Building hands-on field skills is a critical element of Trent’s Environmental & Resource Science/ Studies program and something that Dr. Shaun Watmough, director of the Trent School of the Environment, was committed to maintaining in fall 2020, when he re-designed his Ecological Assessment for Natural Resource Management course (ERSC 2240H) for online and remote delivery.
“I wanted to make sure I could still get my students doing something that compliments the skills they learn when the course is in person,” shares Professor Watmough. “The course is all about teaching students good field skills, report and lab writing, and basic data analysis, so I decided to provide students with a dataset, and created five labs that developed and refined their skills over the course of the term.”
Each lab encouraged students to get outside and explore their own environment, collecting data as well as photographs – something that Prof. Watmough introduced for this year as a way to facilitate engagement with the natural environment. Students in the course appreciated the opportunity to take their learning outside in this different year.
An opportunity to explore
“The fieldwork carried out throughout this course allowed us to stretch our legs after a long day or week of remote lectures,” shares Justin Lockhart, a fourth-year Environmental Geoscience student and member of Traill College. “It was straightforward yet highly pertinent to the lecture material, providing us with a firsthand glimpse into fieldwork regarding forestry, precipitation chemistry and benthic invertebrate studies.”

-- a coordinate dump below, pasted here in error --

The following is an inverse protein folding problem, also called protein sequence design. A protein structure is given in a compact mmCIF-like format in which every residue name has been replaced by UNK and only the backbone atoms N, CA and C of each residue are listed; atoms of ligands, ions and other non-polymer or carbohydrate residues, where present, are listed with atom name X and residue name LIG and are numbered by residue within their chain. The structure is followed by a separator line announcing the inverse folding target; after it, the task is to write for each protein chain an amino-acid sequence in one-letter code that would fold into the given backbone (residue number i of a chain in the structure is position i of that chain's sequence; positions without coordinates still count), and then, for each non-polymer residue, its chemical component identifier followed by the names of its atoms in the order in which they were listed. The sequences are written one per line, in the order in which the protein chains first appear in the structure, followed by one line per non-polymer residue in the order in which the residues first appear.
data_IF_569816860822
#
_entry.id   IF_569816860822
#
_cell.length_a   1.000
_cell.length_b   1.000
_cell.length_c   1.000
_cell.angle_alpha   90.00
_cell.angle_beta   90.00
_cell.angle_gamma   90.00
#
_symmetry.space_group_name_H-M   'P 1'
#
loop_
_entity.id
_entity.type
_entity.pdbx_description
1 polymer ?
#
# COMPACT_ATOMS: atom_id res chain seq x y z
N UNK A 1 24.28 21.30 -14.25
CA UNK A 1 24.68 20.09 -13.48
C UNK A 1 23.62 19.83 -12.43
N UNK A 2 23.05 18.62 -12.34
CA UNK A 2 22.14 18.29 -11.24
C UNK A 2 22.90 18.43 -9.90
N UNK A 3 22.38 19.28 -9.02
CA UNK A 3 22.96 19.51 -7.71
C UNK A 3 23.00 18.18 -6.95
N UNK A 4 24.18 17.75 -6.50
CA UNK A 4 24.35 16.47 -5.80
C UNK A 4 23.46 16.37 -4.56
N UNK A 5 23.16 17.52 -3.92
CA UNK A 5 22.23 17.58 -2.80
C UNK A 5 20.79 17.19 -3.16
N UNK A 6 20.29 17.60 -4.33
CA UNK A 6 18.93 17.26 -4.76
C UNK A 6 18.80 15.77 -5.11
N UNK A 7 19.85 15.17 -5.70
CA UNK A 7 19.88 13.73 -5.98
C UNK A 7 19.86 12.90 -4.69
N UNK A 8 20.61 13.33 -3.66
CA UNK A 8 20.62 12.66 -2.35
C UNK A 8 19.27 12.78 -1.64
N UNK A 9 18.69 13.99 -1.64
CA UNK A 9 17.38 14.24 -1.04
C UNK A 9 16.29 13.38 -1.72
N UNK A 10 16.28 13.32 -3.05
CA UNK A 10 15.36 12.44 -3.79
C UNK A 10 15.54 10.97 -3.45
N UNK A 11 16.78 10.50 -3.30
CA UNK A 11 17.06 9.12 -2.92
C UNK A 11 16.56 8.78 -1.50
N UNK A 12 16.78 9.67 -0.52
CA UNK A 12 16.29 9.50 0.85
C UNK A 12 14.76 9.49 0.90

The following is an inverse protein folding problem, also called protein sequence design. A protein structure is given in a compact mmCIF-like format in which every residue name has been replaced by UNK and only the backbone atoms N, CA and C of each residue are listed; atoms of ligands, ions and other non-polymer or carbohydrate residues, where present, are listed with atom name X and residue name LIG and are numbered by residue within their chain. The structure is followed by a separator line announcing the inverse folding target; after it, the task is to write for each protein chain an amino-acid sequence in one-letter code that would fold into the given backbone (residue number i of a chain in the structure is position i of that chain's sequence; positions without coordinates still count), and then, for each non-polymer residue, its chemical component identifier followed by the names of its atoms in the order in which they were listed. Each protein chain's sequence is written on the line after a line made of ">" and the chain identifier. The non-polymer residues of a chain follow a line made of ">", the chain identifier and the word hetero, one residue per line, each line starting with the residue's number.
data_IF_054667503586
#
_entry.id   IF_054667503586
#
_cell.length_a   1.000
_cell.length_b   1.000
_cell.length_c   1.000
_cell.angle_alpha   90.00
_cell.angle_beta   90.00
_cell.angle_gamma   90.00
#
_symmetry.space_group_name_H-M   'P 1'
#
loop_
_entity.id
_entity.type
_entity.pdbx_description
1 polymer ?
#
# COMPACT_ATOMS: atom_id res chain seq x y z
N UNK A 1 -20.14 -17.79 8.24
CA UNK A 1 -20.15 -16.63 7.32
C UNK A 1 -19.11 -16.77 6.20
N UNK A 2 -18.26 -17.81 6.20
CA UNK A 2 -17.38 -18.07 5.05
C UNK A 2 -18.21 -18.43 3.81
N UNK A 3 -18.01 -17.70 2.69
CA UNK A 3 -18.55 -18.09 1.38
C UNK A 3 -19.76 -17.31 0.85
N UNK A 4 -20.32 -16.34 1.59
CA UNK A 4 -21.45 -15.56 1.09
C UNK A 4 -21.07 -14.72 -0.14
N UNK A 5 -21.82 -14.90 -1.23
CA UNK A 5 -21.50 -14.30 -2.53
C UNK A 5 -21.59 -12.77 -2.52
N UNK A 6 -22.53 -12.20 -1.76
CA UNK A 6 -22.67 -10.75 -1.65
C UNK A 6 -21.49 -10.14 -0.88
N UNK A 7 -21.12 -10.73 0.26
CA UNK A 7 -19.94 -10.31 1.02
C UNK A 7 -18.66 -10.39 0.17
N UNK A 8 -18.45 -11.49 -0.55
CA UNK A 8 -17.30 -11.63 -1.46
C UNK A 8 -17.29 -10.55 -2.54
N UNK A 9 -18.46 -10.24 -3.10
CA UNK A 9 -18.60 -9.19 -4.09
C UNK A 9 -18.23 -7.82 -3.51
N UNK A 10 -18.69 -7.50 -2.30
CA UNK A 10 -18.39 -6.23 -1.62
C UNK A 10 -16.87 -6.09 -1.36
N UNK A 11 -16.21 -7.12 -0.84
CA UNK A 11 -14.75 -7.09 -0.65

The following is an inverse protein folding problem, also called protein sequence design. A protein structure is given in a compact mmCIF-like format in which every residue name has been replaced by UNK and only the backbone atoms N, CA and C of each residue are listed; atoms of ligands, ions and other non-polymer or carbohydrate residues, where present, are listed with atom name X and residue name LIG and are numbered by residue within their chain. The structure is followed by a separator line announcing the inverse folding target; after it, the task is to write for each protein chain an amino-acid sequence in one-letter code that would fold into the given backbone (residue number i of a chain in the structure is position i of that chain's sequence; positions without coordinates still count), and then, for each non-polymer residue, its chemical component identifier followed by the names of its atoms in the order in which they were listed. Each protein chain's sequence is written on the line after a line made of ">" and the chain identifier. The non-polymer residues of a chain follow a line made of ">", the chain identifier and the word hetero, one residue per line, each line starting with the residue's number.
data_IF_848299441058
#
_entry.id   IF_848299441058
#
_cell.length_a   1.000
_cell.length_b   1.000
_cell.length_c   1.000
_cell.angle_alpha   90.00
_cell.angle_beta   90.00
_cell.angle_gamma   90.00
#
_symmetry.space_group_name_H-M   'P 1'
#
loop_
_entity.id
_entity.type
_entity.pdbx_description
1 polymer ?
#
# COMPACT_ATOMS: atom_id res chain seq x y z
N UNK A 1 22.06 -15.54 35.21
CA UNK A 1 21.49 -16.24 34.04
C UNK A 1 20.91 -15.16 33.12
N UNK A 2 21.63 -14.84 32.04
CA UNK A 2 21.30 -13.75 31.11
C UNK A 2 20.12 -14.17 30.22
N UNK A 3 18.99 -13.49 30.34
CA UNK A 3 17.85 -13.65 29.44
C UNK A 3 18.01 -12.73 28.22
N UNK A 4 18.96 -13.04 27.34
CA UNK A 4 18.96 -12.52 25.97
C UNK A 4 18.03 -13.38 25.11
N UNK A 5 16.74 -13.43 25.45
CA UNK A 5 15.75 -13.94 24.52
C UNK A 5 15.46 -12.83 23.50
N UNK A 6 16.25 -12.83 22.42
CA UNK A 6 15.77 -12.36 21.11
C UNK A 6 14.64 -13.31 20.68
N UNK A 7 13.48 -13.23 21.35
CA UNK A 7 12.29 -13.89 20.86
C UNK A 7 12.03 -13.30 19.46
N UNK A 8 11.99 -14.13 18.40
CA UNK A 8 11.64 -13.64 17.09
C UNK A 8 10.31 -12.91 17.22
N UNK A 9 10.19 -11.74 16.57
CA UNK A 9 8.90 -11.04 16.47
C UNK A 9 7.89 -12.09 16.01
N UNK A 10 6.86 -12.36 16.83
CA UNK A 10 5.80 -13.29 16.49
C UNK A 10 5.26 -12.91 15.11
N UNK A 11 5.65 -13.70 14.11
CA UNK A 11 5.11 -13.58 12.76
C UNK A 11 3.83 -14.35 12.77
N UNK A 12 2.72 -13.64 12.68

Due to the changes in course delivery, a unique opportunity for students to create data sets compiled from a variety of environmental settings based on where they live, was created.
“In one of the labs, students went out to a woodland near where they lived and measured the number of different plant species that they saw,” explains Prof. Watmough. “The data was compiled into a class data set and the difference in diversity [richness] between coniferous and deciduous forests was very clear – we wouldn’t have been able to do that in a normal year if we had been studying in the same place.”
Preparation key to student success
In preparing his course for online delivery, Prof. Watmough added additional resources to support students in their learning, including creating a series of short video tutorials on how to use various software tools. These tutorials, which would normally have been delivered as a one-time lecture, were so popular that Prof. Watmough plans to keep them for future courses.
“Prof. Watmough strived to ensure that our study of natural resources was intertwined with real-world research and case studies,” says Mr. Lockhart. “He was always willing to clarify lecture and lab material and ensured that we would leave the course with a greater appreciation and a variety of skills for assessing natural resources.”
Learn more about the Trent School of Environment. Applications are still open for fall 2021.